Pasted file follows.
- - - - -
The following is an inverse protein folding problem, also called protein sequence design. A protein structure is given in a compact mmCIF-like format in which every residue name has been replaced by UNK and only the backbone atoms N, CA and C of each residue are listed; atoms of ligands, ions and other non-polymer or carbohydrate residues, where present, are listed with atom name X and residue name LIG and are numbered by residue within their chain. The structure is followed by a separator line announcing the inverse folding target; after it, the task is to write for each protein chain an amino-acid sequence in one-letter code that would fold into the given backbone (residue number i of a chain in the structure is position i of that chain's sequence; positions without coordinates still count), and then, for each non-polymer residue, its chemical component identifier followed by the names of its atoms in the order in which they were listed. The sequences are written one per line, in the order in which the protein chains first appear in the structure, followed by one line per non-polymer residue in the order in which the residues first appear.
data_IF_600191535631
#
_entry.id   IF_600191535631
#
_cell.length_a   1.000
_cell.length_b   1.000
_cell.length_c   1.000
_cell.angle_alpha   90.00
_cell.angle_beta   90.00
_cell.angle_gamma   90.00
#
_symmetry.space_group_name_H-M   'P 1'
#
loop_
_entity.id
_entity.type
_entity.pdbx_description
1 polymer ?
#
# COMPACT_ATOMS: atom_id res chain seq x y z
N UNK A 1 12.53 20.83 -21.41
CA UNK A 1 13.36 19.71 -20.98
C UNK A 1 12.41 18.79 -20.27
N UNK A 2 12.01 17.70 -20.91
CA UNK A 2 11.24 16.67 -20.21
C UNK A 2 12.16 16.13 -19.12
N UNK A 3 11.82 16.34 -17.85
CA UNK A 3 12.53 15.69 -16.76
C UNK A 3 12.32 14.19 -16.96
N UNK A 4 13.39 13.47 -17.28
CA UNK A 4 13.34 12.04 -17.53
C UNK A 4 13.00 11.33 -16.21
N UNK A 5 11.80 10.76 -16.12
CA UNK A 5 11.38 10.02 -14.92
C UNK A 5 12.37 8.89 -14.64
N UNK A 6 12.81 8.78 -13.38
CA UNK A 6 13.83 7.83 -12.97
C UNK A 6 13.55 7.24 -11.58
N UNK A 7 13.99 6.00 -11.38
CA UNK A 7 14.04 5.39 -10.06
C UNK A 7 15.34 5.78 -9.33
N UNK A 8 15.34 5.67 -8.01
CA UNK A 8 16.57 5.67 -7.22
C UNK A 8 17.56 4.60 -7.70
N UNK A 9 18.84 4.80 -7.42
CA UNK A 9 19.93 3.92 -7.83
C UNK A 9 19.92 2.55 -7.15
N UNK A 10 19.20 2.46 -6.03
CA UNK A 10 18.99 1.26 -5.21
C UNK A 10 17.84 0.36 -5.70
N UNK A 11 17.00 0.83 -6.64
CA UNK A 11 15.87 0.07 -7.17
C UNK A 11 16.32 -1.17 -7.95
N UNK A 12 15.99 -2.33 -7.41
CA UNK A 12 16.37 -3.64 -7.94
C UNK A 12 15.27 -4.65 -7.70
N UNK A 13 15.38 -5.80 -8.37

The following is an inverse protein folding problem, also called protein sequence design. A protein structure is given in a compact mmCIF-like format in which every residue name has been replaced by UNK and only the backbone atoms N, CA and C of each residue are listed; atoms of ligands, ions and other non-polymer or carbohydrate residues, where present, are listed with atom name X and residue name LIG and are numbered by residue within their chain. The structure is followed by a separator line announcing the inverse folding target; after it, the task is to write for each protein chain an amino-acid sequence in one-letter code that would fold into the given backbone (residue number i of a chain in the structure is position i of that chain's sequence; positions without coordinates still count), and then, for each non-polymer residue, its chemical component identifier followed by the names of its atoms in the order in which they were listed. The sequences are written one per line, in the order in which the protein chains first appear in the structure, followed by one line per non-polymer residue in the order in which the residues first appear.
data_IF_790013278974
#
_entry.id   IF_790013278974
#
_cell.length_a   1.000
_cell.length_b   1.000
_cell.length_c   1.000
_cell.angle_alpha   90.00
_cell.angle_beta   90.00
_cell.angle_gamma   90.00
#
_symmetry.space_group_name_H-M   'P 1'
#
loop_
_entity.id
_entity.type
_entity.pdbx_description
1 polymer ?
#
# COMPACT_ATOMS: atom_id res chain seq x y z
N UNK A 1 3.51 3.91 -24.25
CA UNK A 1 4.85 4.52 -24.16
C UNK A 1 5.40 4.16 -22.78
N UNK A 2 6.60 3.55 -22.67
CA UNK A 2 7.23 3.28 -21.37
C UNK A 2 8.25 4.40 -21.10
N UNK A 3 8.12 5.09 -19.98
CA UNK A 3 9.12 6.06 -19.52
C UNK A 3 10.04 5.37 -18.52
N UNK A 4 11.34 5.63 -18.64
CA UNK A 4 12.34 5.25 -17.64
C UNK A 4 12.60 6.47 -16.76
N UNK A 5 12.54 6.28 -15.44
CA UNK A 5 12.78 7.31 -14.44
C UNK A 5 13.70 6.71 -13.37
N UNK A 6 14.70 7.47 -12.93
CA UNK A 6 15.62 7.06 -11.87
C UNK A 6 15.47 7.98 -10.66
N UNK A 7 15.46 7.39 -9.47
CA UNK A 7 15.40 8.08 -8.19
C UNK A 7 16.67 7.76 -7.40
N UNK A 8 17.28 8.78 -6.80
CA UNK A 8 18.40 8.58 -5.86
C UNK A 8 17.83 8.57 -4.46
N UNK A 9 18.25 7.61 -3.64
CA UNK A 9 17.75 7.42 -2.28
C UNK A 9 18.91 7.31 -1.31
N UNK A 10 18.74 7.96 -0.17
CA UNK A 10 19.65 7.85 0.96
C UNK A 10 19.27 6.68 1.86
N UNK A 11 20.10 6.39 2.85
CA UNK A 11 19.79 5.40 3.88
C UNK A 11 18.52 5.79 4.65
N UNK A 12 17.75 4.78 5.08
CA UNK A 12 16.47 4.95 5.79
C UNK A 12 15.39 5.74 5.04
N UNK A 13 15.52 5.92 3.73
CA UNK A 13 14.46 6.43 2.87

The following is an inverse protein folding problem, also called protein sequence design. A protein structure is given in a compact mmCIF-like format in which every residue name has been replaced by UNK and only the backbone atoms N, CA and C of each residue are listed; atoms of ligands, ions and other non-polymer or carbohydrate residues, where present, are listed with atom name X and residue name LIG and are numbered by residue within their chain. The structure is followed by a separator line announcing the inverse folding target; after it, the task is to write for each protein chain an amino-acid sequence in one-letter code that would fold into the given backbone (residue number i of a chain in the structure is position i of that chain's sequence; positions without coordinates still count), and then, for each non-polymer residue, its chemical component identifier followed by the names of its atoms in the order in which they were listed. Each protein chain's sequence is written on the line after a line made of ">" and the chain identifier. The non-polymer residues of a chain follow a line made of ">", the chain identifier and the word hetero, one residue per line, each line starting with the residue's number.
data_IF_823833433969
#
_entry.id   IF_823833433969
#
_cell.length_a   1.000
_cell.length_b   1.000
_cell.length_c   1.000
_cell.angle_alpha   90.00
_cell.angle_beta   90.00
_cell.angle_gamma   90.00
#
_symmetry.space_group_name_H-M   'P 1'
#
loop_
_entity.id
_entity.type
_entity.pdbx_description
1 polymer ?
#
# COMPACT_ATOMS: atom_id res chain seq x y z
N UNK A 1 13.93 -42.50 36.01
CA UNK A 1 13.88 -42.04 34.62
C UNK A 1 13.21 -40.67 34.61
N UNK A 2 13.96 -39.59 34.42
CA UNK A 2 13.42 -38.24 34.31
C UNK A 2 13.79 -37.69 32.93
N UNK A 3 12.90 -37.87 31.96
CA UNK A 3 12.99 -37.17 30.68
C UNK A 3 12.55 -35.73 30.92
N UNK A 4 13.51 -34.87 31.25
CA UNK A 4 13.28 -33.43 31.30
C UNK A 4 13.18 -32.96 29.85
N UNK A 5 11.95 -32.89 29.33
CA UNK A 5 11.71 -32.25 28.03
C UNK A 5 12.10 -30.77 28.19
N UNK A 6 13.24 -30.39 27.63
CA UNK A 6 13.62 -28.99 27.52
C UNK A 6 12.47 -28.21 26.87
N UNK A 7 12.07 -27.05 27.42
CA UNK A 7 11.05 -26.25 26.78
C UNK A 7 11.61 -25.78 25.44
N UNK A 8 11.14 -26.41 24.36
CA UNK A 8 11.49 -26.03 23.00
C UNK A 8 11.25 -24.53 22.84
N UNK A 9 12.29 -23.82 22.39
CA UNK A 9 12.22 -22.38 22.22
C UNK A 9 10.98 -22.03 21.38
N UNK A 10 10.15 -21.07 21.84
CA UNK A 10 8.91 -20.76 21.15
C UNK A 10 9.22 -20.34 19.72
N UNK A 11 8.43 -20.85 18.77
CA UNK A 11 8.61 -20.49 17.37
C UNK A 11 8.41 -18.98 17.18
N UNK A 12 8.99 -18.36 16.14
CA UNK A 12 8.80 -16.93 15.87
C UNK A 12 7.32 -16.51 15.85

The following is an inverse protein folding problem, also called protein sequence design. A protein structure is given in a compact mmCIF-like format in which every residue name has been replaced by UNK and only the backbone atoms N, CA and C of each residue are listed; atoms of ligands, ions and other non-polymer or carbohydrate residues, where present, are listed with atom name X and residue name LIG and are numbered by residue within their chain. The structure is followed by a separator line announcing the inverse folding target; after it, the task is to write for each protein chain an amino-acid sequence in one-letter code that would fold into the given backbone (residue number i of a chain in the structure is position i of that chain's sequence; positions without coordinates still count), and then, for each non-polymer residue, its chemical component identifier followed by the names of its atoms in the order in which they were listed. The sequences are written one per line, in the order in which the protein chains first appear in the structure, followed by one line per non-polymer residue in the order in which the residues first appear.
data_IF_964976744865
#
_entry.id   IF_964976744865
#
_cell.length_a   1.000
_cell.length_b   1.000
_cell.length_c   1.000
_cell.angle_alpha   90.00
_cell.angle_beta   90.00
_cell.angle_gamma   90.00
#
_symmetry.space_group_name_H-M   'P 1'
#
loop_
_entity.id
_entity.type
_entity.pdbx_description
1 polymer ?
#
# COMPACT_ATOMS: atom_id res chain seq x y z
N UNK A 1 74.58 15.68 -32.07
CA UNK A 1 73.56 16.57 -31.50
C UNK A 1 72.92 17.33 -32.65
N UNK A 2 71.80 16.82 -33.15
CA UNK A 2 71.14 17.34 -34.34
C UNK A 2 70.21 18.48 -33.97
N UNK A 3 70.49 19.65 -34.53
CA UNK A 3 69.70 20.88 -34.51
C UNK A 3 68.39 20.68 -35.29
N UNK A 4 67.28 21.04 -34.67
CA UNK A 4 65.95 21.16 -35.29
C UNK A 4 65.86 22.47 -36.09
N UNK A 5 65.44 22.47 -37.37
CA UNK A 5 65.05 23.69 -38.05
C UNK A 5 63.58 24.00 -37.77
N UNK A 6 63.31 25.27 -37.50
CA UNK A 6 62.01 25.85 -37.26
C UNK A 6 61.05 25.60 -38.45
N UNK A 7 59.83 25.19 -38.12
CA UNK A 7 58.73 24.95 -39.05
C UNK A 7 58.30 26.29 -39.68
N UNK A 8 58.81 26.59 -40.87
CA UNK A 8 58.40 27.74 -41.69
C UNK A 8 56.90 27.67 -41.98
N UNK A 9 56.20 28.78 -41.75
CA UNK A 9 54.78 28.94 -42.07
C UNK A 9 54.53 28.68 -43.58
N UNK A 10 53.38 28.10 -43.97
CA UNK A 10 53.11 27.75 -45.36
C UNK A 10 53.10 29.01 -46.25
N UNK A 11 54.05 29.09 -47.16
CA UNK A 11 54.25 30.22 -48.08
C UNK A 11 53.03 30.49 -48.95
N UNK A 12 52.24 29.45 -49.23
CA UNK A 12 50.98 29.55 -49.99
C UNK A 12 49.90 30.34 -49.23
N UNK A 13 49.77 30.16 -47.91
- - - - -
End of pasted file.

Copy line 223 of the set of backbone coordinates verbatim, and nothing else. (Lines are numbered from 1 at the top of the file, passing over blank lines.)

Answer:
N UNK A 10 53.38 28.10 -43.97